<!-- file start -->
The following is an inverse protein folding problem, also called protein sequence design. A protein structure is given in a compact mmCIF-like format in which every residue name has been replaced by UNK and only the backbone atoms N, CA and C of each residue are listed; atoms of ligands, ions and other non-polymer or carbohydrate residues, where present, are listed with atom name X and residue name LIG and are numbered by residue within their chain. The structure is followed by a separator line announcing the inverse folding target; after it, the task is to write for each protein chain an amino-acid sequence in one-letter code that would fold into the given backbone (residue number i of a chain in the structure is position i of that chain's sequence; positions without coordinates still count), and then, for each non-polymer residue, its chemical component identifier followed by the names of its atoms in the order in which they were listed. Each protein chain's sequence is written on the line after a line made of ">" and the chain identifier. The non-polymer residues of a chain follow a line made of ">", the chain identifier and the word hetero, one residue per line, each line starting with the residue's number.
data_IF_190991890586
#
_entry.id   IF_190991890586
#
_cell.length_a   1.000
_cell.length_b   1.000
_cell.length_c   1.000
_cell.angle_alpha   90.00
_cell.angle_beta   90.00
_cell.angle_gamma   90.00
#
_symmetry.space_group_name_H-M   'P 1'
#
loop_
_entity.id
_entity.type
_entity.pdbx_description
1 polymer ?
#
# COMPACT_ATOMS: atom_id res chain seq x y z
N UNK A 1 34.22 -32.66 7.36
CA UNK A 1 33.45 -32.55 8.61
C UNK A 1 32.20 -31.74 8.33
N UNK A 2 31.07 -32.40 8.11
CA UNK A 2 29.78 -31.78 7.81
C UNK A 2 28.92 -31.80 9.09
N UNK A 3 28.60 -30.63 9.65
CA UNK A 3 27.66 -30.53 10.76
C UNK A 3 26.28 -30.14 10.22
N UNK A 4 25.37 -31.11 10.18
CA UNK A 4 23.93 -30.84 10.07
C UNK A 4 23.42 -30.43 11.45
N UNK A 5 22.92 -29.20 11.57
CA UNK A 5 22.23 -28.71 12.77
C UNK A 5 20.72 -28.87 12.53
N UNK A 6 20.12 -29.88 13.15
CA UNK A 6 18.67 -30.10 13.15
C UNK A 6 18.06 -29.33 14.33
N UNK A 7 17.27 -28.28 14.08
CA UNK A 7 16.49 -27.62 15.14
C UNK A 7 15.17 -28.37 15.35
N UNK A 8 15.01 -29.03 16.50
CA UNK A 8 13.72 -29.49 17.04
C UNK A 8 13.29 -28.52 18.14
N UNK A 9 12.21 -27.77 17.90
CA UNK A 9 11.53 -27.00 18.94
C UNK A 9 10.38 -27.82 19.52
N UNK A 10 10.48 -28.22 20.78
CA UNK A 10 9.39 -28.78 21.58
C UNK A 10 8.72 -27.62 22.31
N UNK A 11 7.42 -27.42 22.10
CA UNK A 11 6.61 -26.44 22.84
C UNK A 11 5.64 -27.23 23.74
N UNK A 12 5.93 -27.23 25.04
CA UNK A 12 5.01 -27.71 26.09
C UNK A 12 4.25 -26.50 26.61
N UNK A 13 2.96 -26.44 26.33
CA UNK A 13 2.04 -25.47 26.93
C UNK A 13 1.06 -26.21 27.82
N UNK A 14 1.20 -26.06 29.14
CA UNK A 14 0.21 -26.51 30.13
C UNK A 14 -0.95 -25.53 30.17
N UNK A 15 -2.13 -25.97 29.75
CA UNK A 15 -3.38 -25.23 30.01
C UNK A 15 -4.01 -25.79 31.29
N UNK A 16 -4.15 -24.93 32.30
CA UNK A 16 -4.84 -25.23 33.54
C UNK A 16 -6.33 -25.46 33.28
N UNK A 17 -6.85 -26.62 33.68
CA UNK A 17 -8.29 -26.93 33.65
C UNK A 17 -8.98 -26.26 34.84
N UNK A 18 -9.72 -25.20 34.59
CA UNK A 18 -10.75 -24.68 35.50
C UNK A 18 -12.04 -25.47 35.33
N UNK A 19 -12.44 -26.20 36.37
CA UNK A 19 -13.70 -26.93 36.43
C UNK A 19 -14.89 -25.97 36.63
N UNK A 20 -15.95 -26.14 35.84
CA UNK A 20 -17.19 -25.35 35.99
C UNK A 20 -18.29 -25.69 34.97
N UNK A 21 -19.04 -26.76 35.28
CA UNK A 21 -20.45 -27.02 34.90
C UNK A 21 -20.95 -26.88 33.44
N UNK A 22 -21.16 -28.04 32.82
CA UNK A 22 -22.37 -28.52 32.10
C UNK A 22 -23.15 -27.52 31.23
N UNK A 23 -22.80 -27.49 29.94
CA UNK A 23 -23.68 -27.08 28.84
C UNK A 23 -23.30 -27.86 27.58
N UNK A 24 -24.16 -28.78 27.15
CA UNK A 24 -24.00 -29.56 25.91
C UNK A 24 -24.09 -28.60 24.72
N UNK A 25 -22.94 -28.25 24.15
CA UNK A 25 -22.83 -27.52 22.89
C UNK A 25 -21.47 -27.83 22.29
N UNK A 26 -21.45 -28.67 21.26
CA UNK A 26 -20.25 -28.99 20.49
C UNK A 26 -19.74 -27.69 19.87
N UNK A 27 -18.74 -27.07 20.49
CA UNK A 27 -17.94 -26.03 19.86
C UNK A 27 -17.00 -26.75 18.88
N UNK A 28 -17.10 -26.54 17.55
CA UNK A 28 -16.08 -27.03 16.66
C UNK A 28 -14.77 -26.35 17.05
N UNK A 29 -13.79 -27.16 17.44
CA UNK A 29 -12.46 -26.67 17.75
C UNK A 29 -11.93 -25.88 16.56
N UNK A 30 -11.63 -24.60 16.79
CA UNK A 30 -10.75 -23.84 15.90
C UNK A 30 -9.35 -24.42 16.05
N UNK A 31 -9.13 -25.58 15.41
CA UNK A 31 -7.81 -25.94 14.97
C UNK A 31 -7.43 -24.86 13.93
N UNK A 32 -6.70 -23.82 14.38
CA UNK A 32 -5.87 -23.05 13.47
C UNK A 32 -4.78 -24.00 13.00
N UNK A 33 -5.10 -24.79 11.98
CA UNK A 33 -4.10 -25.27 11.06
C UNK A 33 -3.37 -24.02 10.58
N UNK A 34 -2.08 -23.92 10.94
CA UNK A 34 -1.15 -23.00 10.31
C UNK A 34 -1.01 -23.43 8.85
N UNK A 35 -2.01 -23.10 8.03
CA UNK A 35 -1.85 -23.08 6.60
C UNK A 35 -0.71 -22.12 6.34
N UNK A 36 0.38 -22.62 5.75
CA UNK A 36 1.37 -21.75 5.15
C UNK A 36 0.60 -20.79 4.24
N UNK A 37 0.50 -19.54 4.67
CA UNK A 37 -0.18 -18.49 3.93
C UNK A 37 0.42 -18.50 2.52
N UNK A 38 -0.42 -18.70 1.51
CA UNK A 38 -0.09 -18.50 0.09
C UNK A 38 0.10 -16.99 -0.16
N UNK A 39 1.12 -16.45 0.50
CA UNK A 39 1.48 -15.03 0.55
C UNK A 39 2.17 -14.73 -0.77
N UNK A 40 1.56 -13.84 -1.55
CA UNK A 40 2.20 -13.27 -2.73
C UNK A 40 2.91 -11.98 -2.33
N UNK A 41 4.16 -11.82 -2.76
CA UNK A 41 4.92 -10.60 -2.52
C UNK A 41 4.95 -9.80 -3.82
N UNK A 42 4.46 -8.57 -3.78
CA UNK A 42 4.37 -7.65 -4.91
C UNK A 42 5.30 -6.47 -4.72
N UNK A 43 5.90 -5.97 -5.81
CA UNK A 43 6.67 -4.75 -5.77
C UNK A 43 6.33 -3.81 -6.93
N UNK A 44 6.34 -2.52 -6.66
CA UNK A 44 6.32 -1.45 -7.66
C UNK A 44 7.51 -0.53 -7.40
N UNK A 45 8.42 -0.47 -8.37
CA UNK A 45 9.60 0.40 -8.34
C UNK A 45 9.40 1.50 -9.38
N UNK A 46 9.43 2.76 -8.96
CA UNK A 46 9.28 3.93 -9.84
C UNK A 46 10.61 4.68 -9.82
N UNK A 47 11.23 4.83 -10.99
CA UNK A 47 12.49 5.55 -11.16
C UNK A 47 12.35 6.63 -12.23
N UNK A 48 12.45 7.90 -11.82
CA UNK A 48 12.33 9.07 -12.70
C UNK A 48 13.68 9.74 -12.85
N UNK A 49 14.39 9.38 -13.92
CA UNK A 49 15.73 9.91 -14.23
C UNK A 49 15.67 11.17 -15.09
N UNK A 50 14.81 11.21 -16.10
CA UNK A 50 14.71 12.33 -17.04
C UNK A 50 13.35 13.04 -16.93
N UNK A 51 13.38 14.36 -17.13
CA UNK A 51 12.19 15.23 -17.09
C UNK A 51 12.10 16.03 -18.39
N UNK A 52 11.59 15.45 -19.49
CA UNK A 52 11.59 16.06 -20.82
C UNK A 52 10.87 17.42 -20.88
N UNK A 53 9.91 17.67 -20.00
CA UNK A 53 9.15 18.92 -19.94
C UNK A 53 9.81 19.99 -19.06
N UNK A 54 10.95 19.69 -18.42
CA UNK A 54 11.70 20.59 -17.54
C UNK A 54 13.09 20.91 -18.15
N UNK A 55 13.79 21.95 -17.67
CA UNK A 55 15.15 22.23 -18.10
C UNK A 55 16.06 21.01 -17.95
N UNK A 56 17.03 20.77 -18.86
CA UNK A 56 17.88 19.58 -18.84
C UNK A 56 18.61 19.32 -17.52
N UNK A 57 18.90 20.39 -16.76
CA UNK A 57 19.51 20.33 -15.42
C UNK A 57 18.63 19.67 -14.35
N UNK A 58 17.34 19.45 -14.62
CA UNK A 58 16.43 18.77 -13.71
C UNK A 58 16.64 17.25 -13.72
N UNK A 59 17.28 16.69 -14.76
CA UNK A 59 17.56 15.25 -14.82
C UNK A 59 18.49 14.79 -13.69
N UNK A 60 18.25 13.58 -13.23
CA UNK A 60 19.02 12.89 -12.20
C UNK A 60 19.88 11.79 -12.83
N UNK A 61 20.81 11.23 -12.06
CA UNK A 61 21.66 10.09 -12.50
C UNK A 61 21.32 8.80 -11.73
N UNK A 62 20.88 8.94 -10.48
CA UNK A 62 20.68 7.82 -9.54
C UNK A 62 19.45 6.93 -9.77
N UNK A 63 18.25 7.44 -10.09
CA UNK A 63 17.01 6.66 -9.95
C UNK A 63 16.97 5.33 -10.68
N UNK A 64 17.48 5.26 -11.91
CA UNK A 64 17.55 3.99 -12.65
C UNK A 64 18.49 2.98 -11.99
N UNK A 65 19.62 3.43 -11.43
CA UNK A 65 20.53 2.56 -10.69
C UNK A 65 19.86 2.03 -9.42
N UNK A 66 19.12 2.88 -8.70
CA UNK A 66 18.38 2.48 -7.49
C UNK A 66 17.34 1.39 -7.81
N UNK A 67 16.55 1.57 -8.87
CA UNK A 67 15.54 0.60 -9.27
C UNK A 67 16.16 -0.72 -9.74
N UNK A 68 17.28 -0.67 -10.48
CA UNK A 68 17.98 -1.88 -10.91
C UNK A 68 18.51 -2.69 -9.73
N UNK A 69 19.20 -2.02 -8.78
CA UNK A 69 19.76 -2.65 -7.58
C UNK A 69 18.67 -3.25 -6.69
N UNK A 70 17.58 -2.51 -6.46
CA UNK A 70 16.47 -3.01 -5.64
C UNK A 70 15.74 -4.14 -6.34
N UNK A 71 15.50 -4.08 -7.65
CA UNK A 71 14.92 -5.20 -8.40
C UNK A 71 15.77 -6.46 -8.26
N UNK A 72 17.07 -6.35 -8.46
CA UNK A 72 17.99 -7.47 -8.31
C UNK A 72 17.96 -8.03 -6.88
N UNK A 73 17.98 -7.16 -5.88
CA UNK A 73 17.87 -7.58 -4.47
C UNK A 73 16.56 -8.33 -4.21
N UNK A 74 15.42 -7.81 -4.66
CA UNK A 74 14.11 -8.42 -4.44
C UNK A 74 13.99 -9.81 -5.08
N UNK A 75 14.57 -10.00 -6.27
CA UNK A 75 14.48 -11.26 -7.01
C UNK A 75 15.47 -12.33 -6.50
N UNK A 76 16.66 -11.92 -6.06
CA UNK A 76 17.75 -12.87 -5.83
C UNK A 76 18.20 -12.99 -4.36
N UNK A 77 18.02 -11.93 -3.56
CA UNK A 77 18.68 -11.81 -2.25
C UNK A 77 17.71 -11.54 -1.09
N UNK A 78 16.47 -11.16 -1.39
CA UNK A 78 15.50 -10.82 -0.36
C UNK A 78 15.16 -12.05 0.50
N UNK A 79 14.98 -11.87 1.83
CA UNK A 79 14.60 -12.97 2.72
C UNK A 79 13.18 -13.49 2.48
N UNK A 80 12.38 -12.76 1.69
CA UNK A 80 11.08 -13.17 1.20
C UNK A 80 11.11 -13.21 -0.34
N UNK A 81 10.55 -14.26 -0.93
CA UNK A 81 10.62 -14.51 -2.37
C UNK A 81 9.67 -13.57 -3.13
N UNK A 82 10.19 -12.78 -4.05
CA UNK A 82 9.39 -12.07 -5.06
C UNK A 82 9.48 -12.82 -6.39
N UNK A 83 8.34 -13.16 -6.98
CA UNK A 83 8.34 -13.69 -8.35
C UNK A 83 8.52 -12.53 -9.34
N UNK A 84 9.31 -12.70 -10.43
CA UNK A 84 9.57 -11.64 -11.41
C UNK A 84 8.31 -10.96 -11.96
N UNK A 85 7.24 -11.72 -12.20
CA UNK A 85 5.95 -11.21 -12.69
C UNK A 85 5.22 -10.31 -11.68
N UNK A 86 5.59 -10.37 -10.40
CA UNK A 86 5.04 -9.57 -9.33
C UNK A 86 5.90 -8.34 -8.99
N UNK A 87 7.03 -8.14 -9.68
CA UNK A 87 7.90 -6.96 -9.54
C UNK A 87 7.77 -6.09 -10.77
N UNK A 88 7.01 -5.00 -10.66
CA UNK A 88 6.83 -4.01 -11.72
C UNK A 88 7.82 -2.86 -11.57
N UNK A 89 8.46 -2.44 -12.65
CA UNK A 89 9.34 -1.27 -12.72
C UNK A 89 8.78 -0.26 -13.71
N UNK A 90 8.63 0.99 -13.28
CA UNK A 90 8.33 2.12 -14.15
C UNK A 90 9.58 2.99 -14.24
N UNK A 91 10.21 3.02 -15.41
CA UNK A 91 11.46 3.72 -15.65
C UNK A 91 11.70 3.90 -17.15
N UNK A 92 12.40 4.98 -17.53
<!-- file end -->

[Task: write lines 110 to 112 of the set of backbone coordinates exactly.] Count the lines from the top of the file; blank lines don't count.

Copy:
CA UNK A 30 -10.75 -23.84 15.90
C UNK A 30 -9.35 -24.42 16.05
N UNK A 31 -9.13 -25.58 15.41